I was a little confused by the GAO report hammering the FCC–OK, it was a rubber hammer but it still hurt–for leaking nonpublic information to some lobbyists and not others.
The report cited leaks about when certain agenda items were going to be voted, saying they violated FCC rules, though it seems to me that most people, including us ink-stained scribes, get an early inkling of what is going down.
But beyond that, there are the FCC rules in question, which seem at least on first reading, to allow exactly what the GAO said was a violation.
"Situations where some, but not all, stakeholders know what FCC is considering for an upcoming vote undermine the fairness and transparency of the process and constitute a violation of FCC’s rules," said the GAO report.
But according to section 19.735.203 of the FCC rules, which deals with not leaking nonpublic information, "[t]his section does not prohibit the disclosure of an official Commission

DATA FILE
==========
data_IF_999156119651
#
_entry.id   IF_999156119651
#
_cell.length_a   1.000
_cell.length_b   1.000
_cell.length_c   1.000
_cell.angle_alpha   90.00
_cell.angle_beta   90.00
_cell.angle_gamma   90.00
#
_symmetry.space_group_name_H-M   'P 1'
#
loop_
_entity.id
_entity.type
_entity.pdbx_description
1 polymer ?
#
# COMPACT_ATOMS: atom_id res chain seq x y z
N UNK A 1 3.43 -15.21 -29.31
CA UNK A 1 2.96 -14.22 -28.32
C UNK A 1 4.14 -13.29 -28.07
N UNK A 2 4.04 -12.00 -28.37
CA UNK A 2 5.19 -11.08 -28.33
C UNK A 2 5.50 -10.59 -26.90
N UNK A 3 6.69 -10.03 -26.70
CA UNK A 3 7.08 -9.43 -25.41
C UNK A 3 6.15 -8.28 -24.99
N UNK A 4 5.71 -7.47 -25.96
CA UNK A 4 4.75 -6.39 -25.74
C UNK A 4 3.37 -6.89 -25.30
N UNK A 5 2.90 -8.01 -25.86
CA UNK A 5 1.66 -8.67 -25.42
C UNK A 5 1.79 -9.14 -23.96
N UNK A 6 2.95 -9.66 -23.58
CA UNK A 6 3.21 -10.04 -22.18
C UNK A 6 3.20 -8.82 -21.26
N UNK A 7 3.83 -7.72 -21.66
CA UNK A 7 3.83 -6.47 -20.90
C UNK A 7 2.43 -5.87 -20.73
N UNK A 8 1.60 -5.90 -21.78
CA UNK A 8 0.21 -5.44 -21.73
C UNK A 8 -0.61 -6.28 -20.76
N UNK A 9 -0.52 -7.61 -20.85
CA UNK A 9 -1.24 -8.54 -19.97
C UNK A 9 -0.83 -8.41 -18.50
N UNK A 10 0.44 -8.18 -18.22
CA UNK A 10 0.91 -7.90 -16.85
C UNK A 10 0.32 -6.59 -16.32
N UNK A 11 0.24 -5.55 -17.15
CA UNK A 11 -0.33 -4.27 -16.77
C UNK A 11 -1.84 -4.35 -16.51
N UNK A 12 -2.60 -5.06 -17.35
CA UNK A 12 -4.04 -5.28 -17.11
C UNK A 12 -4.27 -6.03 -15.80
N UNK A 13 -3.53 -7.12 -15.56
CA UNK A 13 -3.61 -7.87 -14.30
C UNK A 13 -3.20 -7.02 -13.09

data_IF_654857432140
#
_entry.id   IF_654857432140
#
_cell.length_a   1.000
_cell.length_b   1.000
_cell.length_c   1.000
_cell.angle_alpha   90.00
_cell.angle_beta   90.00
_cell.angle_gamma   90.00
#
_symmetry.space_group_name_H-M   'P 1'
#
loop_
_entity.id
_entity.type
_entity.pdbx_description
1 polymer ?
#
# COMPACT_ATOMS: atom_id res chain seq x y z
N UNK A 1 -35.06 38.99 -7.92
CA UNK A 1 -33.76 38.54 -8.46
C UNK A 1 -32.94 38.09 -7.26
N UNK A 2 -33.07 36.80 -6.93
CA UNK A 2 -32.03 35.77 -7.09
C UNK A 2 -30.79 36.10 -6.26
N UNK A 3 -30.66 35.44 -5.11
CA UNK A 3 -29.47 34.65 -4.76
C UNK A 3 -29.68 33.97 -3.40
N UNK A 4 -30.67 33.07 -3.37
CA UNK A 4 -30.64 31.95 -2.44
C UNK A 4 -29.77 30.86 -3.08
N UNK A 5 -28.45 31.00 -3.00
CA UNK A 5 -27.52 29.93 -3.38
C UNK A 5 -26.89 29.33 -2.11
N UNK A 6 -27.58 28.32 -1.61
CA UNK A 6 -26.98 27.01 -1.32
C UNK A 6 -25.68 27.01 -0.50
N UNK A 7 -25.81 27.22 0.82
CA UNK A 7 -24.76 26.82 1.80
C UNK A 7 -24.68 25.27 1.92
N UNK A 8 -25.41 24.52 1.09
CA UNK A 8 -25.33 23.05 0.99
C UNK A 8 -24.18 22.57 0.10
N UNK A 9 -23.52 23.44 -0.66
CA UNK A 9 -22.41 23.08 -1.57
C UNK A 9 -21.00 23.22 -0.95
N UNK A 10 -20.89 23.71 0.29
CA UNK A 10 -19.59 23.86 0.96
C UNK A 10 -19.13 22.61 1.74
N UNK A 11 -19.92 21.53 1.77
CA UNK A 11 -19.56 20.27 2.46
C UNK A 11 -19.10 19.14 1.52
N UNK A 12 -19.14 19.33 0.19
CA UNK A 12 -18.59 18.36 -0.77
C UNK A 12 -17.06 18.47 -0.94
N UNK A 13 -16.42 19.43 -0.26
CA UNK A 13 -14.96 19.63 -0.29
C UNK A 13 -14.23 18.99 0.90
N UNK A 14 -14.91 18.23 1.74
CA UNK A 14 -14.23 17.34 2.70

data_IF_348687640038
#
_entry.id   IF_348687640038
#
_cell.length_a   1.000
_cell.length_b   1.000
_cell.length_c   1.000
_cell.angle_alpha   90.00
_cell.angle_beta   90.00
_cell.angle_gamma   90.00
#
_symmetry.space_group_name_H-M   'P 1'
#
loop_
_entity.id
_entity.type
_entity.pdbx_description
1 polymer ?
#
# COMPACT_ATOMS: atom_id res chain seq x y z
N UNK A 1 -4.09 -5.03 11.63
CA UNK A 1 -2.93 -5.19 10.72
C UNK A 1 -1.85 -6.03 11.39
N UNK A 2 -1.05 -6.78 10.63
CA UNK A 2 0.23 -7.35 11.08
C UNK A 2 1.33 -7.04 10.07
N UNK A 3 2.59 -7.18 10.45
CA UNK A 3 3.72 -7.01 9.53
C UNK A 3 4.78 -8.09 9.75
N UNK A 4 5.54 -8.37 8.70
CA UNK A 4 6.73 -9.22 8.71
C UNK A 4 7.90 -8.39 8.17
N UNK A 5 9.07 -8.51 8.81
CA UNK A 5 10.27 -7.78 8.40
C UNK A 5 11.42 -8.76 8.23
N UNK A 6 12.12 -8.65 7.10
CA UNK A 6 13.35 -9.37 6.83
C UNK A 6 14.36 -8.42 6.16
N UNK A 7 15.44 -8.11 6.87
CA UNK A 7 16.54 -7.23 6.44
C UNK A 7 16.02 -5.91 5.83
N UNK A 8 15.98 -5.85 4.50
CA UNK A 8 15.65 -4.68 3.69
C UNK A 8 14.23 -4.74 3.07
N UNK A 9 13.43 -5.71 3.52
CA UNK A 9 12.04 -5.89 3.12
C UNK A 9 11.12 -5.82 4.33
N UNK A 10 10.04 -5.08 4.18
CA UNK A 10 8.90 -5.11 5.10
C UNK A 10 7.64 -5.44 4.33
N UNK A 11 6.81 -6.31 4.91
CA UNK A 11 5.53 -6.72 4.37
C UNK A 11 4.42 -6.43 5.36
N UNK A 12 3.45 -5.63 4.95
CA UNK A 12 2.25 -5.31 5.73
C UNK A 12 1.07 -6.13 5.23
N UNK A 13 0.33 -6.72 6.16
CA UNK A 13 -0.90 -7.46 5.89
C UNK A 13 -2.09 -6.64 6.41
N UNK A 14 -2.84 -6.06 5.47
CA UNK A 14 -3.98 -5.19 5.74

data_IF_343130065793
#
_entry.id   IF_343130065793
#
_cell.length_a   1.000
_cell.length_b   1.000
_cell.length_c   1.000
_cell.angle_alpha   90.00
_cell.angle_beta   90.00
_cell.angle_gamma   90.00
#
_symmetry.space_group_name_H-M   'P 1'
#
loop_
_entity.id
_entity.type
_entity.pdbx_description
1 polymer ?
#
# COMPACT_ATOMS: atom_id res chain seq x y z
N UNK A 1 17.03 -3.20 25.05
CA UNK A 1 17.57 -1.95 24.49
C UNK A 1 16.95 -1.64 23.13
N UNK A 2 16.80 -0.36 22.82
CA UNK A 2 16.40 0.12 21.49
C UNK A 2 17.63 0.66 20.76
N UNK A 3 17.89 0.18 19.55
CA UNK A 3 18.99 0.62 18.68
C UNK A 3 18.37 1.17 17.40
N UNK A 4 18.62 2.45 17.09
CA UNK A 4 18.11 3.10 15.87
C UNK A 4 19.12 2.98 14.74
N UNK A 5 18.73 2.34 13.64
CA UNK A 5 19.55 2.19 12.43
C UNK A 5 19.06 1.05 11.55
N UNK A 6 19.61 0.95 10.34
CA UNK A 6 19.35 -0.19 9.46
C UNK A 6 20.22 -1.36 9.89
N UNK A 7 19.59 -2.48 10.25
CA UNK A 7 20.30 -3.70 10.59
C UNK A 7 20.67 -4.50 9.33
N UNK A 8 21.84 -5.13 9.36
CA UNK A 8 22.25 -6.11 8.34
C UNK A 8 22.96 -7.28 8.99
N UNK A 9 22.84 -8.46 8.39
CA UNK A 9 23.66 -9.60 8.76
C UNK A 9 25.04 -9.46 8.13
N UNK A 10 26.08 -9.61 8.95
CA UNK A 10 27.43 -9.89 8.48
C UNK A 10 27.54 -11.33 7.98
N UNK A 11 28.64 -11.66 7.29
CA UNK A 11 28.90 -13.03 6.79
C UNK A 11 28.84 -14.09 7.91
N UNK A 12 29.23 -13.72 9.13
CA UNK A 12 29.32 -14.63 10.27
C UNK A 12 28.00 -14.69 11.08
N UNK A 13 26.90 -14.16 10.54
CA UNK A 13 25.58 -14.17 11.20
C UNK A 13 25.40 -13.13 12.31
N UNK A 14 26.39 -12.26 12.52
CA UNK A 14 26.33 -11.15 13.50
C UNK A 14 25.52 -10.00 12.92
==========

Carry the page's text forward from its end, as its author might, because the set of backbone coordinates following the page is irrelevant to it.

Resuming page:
meeting agenda listing titles and summaries of items for discussion at an open Commission meeting. Also, this section does not prohibit the disclosure of information about the scheduling of Commission agenda items."
The study’s author says he understands how the two could seem to be conflicting, but says that the FCC staffers he talked to all read the above provision as requiring the chairman’s authorization, which GAO said it had no evidence the chairman ever gave.
As one wise man once said, the rules are all in the interpretation. For example, the FCC rules clearly state that cable-originated programming is subject to the FCC’s equal time rules, which allow qualified federal candidates to request airtime when their opponents get airtime for other than news and documentary coverage.
But no cable system has ever been required to provide equal time says communications lawyer who deals in thate area, and noone has quite figured out what cable origination is.
The FCC might have provided some insight, however, having recently identifed video news releases on a Comcast regional news channel as cable-originated programming subject to its sponsorship identification rules and to fines for violating them.